By on September 23, 2014


As Ford prepares to stake its future on an aluminum F-150, Toyota is looking to do the same for at least a single part on its best-selling vehicle.

Automotive News reports the automaker will begin stamping aluminum hoods for the Camry in 2018, introducing the metal to its customers in North America with the hood and liftgate of the Lexus RX 350 in 2015. The move is part of an overall plan “to use aluminum on future vehicles for hood, closures and parts for lightweighting,” according to representative Jana Hartline, who adds the automaker will “increase usage of mix metals and resin materials to enhance lightweighting efforts.”

The plan will be enacted through a joint venture between its trading company, Toyota Tsusho Corp., and Kobe Steel, with Toyota being one of the JV’s first clients. The venture aims to produce 100,000 tons of aluminum sheet annually, and plans to build its operation near producer Wise Alloys of Muscle Shoals, Ala. to help tackle constraints resulting from the increased popularity — a result of tightening CAFE regulations — of the metal.

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46 Comments on “Toyota Camry To Have Aluminum Hoods By 2018...”

  • avatar

    SO, they will save, what, 5-10lbs per hood – if that? Perhaps I’m being a bit short sighted, but this doesn’t strike me as much of a leap.

  • avatar

    Wow an aluminum hood ! Such innovation and it will take Toyota 4 years to put it into production.

  • avatar

    “…and resin materials…” Saturns?

  • avatar

    So they are doing with the 2018 Camry what Ford did with the 1992 Crown Victoria? Such innovation.

  • avatar

    I’m sure there’s folks here that remember,the early GM Diesel. Somwwhere around 1981 they took a reworked Olds Rocket 350,and created a Diesel engine.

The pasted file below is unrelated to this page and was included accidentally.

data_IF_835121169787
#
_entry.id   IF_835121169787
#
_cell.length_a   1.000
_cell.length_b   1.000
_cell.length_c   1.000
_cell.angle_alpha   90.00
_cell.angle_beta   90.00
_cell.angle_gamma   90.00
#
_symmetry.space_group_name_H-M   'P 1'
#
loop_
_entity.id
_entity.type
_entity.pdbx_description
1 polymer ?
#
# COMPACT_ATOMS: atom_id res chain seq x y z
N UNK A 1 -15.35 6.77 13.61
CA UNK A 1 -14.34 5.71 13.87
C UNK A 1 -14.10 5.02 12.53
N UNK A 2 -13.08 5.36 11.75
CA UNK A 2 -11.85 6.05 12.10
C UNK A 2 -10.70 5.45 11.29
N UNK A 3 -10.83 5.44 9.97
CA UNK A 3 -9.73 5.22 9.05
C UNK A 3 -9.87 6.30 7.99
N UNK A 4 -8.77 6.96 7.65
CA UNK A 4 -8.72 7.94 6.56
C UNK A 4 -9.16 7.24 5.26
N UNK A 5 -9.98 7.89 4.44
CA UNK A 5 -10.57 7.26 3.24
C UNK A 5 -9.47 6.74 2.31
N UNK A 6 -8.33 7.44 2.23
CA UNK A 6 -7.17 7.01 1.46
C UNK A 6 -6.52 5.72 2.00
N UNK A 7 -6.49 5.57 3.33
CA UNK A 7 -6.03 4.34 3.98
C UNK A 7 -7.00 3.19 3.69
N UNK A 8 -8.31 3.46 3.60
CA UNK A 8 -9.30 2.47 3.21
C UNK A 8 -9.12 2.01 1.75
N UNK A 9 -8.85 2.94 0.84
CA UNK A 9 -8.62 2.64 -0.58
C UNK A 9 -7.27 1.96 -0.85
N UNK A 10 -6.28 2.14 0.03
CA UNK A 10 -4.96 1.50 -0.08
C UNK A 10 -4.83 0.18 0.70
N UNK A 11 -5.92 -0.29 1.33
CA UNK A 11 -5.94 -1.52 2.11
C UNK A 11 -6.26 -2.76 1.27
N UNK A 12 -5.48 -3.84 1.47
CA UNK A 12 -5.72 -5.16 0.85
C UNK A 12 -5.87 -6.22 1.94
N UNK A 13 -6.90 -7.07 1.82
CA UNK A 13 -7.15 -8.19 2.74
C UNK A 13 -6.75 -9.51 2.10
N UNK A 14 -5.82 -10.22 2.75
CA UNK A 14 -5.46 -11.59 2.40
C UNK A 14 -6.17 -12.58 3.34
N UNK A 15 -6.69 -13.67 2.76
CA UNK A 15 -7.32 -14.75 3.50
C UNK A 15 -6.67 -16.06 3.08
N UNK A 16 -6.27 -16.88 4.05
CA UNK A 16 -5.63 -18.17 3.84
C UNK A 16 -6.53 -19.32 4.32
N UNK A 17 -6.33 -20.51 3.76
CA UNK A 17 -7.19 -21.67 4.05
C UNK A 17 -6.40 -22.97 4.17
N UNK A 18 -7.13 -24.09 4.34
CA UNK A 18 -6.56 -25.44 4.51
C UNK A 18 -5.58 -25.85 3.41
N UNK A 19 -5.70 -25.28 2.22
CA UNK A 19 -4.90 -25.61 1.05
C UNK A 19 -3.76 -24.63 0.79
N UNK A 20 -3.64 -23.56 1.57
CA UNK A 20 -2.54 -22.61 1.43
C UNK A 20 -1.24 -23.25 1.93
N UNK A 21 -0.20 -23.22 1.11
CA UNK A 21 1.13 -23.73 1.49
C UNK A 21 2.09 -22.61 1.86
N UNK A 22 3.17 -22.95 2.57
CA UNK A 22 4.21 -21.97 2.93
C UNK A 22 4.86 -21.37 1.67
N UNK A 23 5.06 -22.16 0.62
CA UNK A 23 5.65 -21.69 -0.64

The results?….Not pretty.

    However, if I remember right…The American Diesel equipped Pontiac, did have an aluminum hood.

  • avatar
    schmitt trigger

    I believe the silver lining (or aluminum lining?) in this story is that a new manufacturing facility will be built here in the US.

    By a foreign company, nonetheless.

  • avatar

    Good to hear. Sure, my RX8 has an Alu hood, as have many other cars in the past but the innovation is that they will be doing this on a scale and for a cost that allows them to use it on one of the best selling family cars in the US.

  • avatar

    The ‘big deal’ about this is scale. Many FWD G/K-body cars had aluminum hoods, too.

  • avatar

    God, what a hideous front clip!

    Seeing cartoon-meanie faces like that in my rvm make me slow down and giggle.

    Toyota is just being Toyota with the aluminum thing; conservative, incremental and wise.

    • 0 avatar

      Its weird how Toyotas so conservative, and yet they’re throwing these “Monster Face” things on their family sedans.

      I thought that one of the Camrys highlights was its inoffensive, “timeless” styling.

      • 0 avatar

        Agree… bad enough they inflicted Lexus with those gaping maws but when they start effing with their bread & butter lines… wakarimasen, ne?

        Honda’s styling changes I understand, but Toyota.. WTF? But at least their mechanical risk-taking seems to adhere to their old conservative core, government subsidized forays into FCVs notwithstanding.

        • 0 avatar

          The whole “gaping maw” fad seems to have started with Audi, its a simple cheap way to “unify” the upper and lower grille to a more impressionable shape up front.

          Unfortunately when this became popular it got skewed into really ugly directions, and theres nothing fancy about it when you got people spraying black on their Scion XBs as a low budget mod.

          I think that Toyota went this route after getting sick of journalists saying that their cars are aesthetically “boring”, I think I’ll take boring over ugly.

          • 0 avatar

            A car can look nice without going overboard or becoming boring, we just seemed to forget that fact along the way.